#3 1930 Packard Deluxe Eight Dual-Cowl Phaeton - Bonhams


BONHAM'S ESTIMATE: $275,000 - 325,000

NO SALE, HI BID: $210,000

The model year 1930 marked Packard's seventh series and just one year away from the end of the "Flat Radiator" cars. The coach lines are relatively basic and very much grounded in the twenties yet lithe and sporting thanks to designer Ray Dietrich's deft hand. This original example is powered by the larger 385 cubic inch straight eight engine. And speaking of original, this Packard is purported to have just 15,628 miles from new and wears most of its original paint. The interior, top, side curtains and engine compartment are described as all original. A recent mechanical refurbishment gave the car new legs while retaining as much of its original fit and finish as possible. Multiple Preservation Class wins including Pebble Beach attest to this Packard's time-warp status. Yet therein lies a conundrum for the new owner: What's next? Also, at Gooding's 2021 Pebble Beach sale, an original 1928 Model 443 phaeton made just $78,400, albeit without comparable provenance. At this year's RM-Sotheby's auction, a restored 1931 Packard 840 Deluxe Phaeton is estimated at just $140,000 - 180,000. This Bonhams lot is a special car indeed and the eventual results will assertively speak to what a buyer will pay for originality.

... this Packard is purported to have just 15,628 miles from new...

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8 commentaires

Eric Killorin
Eric Killorin
01 août 2022

Had the 1931 Alfa GTC not materialized on the RM auction roster, that gorgeous preservation class 1931 Henley RR would have been my top choice. Know the car well via many, many events in the Boston area over the course of the past 40 years when owned by Mark Gibbons. A spectacular vehicle with a great history!


Hopefully, the next owner of the Touring-bodied GTC will properly restore the rear as well as the overly stuffed top which makes the roofline look a little bulbous compared to the Killorin example.

Eric Killorin
Eric Killorin
01 août 2022
En réponse à

Good news, bad news. The bad is dad really wanted an open car so off came the roof leaving the door frames; imagine a very large sunroof! The car went through several Boston area owners until winding up in the hands of Dale Powers in Florida who ran an ad in the Bulb Horn in 1966 seeing info prior owners. At this point, it was fully a "Drophead" coupe albeit challenged in the design department. Regrettably, the Alfa chassis and body were separated in the 1980s and the former made into a GTS replica. The good news? The original body/fenders/etc. wound up with an Alfa enthusiast in Norway who repatriated the body on another GTC chassis and refabricated the original…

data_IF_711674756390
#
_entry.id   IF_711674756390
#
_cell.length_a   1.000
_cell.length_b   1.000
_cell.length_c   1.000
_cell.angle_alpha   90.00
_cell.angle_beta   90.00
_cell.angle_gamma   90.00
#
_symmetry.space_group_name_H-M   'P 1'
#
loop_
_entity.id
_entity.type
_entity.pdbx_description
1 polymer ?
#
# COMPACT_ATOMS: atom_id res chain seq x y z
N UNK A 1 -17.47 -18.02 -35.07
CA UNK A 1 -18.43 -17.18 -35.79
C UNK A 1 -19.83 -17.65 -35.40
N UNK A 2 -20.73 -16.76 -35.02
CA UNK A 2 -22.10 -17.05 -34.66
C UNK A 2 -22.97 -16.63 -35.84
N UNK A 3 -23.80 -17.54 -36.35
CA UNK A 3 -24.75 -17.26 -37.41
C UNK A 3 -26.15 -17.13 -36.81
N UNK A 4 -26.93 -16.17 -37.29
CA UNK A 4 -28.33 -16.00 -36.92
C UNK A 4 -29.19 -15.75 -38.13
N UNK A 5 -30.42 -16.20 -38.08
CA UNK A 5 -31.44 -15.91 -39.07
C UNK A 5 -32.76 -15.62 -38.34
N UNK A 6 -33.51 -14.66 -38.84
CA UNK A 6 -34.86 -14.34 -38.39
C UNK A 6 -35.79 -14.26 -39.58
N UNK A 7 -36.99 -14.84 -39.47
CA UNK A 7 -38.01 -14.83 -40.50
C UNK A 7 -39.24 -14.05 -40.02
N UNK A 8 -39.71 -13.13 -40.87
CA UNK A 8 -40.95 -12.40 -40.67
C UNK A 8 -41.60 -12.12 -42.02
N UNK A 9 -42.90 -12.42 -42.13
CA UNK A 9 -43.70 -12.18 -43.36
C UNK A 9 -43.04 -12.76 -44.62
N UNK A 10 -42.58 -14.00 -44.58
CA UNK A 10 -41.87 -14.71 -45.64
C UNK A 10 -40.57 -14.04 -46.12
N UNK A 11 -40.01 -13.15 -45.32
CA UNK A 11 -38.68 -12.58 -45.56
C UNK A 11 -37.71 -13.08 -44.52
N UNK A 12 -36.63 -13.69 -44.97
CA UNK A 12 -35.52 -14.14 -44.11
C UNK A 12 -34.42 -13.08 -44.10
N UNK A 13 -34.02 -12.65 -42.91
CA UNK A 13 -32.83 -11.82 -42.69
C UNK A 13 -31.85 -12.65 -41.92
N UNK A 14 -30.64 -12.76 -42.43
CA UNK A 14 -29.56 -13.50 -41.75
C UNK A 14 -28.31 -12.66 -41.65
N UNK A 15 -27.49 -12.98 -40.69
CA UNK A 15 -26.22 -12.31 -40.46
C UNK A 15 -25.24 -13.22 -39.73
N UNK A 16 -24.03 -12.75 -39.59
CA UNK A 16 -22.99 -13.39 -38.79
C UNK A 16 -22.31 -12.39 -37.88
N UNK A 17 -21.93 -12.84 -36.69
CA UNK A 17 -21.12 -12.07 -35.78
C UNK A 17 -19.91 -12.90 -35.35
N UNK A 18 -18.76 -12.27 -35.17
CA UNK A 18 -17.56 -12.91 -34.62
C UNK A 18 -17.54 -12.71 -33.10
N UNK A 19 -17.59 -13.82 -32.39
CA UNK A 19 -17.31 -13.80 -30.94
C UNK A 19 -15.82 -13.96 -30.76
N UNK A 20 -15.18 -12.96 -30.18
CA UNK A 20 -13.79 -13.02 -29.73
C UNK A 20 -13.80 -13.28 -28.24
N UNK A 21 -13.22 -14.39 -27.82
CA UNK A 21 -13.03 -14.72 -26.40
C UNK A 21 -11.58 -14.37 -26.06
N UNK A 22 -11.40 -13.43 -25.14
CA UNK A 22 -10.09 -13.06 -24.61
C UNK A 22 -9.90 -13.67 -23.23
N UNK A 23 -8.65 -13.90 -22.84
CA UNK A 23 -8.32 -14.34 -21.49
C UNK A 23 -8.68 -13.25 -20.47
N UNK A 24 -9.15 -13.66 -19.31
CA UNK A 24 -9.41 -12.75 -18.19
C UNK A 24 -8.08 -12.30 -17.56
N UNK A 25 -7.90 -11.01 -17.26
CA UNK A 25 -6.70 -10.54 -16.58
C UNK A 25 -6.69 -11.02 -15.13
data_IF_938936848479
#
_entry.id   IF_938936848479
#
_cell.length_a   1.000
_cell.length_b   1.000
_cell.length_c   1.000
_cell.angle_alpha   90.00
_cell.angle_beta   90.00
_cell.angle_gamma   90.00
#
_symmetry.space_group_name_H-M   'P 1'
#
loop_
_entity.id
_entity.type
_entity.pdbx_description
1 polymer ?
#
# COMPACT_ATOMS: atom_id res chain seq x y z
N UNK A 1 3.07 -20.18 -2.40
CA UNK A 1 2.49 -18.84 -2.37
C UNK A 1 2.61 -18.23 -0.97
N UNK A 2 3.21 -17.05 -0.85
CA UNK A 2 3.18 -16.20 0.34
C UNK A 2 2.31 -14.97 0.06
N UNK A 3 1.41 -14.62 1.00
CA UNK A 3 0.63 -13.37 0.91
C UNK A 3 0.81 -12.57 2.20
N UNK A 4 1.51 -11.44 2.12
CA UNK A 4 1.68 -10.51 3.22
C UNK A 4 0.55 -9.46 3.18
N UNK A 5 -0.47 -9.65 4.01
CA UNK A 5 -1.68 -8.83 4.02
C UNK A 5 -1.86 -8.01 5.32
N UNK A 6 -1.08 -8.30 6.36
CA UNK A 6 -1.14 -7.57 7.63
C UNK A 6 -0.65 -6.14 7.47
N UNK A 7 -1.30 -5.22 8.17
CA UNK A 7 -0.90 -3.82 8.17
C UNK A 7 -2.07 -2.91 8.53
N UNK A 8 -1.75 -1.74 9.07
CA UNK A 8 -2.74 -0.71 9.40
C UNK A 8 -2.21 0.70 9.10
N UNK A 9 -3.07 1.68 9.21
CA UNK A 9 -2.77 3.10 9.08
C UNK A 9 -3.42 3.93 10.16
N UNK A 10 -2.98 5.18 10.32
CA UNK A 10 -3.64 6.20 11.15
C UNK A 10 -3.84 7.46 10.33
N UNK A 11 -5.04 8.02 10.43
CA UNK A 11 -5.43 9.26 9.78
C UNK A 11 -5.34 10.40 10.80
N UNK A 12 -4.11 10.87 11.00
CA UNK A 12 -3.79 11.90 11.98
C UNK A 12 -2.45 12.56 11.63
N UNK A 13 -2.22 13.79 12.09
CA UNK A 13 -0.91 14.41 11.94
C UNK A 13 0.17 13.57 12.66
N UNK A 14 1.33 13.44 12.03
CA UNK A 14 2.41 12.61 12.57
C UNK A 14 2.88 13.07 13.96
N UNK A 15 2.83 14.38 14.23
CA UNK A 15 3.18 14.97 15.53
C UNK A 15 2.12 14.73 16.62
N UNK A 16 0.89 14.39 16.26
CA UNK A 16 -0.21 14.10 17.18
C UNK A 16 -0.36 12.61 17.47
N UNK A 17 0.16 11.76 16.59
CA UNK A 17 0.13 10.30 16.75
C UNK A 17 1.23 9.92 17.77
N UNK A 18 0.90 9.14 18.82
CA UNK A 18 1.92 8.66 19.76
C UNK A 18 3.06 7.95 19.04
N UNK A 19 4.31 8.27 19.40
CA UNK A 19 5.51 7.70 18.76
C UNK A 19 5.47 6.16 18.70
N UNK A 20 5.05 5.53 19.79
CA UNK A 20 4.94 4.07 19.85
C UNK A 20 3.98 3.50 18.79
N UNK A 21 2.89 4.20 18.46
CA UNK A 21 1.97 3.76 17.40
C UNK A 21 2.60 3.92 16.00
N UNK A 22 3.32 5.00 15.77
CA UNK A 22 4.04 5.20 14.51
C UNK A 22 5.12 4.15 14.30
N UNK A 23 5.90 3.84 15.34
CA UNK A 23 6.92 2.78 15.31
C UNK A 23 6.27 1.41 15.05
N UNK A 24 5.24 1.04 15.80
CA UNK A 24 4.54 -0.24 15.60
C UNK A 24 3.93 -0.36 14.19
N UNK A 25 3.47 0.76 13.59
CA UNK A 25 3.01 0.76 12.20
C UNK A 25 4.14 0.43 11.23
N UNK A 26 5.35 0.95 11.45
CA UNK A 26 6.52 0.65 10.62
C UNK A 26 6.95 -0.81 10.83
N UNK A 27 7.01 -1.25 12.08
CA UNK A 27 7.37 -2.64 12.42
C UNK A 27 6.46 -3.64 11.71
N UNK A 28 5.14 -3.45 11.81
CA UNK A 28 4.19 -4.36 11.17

Eric Killorin
Eric Killorin
30 juil. 2022

From Nelson Thorpe via Facebook...

If restored to its original configuration and done right [Hispano Suiza], this car could be a Best in Show at any of the major car shows. (Wood is Mahogany by the way.) With its race history, famous first owner and very unique wooden construction, this will be the undisputed eye-catcher at any show. I would not be surprised to see this car reach the estimate. If an SSJ can get to $20M, $8 to 10M for this does not seem a stretch. But we shall see. But it will need a fair amount of sorting out to undo the last two "restorations."

Also, $850K for a Ghibli??? I sold my coupe for $14,200 around 1989.…

Eric Killorin
Eric Killorin
01 août 2022
En réponse à

Today, I'm living the car world vicariously through Mr. Hall!


30 juil. 2022

The GTC was made in small numbers (159 chassis) and has the lowest survival rate of all the Jano Alfas - many were broken up for spares or converted to other models. At least one was made into an 8C2300 and two into GS look-alikes. This was also the fate of the Killorin GTC, the chassis was shortened and a GS-type body built on it in the 1980's. Luckily the body was saved, and now graces my GTC chassis (which had lost its original body). The Coupé Royal is in the eyes of many the best of the early Touring designs. Ole Kr. Haugen, Norway

Eric Killorin
Eric Killorin
30 juil. 2022
En réponse à

I have followed the lineage of my "Dad's Alfa" for many years and am truly grateful for Ole's custodianship!